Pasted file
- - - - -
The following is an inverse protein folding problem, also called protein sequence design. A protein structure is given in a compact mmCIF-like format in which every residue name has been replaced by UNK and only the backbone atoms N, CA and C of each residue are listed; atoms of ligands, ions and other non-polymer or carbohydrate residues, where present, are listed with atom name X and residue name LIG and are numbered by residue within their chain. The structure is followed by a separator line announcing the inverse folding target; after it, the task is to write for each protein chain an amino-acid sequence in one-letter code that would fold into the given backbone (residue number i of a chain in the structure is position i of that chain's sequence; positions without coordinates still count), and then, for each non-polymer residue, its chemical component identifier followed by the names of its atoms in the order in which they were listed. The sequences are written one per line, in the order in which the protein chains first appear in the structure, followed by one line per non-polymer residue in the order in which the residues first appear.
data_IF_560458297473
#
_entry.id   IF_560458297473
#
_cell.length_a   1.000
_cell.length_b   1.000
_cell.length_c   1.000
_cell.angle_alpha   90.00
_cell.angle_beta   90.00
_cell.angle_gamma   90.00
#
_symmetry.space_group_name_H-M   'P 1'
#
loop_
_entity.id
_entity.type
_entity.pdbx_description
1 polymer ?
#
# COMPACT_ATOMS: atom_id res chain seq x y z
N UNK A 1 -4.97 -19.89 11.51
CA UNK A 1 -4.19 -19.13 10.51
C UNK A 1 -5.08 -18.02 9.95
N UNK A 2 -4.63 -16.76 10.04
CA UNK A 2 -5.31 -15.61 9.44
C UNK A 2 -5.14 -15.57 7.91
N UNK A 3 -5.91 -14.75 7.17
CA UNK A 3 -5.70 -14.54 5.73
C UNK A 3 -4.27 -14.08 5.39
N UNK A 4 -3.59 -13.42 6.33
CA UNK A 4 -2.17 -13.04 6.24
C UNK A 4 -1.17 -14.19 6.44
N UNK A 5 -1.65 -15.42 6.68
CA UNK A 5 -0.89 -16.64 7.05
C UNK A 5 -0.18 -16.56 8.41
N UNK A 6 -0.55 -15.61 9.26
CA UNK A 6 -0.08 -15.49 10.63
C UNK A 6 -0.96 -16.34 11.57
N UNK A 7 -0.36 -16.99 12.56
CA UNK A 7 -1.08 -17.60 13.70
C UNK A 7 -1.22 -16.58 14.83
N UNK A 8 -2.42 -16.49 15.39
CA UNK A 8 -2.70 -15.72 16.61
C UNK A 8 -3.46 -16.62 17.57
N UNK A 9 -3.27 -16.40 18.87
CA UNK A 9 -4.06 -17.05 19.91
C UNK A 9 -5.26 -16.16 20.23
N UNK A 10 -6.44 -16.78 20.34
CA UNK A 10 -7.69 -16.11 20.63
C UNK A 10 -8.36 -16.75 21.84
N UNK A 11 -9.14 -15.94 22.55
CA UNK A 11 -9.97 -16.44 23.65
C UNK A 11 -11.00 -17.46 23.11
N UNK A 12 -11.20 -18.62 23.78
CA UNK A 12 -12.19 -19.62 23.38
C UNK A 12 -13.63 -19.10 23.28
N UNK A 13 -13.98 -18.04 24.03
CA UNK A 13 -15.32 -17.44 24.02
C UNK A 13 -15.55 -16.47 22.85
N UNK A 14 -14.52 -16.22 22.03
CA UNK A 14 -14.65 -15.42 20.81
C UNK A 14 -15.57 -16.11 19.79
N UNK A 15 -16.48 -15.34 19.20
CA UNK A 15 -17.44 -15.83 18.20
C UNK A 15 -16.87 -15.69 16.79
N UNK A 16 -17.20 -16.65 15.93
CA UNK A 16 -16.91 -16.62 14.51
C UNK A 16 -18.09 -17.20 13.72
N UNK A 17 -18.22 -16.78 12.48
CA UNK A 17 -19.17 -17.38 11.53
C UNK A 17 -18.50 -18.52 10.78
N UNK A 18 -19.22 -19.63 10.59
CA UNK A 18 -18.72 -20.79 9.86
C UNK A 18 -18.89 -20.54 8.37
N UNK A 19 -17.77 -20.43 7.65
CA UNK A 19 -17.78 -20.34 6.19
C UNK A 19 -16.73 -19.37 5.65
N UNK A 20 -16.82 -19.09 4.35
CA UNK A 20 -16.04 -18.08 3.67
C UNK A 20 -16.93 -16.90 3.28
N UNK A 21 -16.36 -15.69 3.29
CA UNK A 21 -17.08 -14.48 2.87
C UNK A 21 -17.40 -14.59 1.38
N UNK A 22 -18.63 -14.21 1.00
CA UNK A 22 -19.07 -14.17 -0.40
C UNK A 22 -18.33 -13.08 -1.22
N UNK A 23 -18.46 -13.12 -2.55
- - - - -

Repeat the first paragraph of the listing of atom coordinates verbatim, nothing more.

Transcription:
The following is an inverse protein folding problem, also called protein sequence design. A protein structure is given in a compact mmCIF-like format in which every residue name has been replaced by UNK and only the backbone atoms N, CA and C of each residue are listed; atoms of ligands, ions and other non-polymer or carbohydrate residues, where present, are listed with atom name X and residue name LIG and are numbered by residue within their chain. The structure is followed by a separator line announcing the inverse folding target; after it, the task is to write for each protein chain an amino-acid sequence in one-letter code that would fold into the given backbone (residue number i of a chain in the structure is position i of that chain's sequence; positions without coordinates still count), and then, for each non-polymer residue, its chemical component identifier followed by the names of its atoms in the order in which they were listed. The sequences are written one per line, in the order in which the protein chains first appear in the structure, followed by one line per non-polymer residue in the order in which the residues first appear.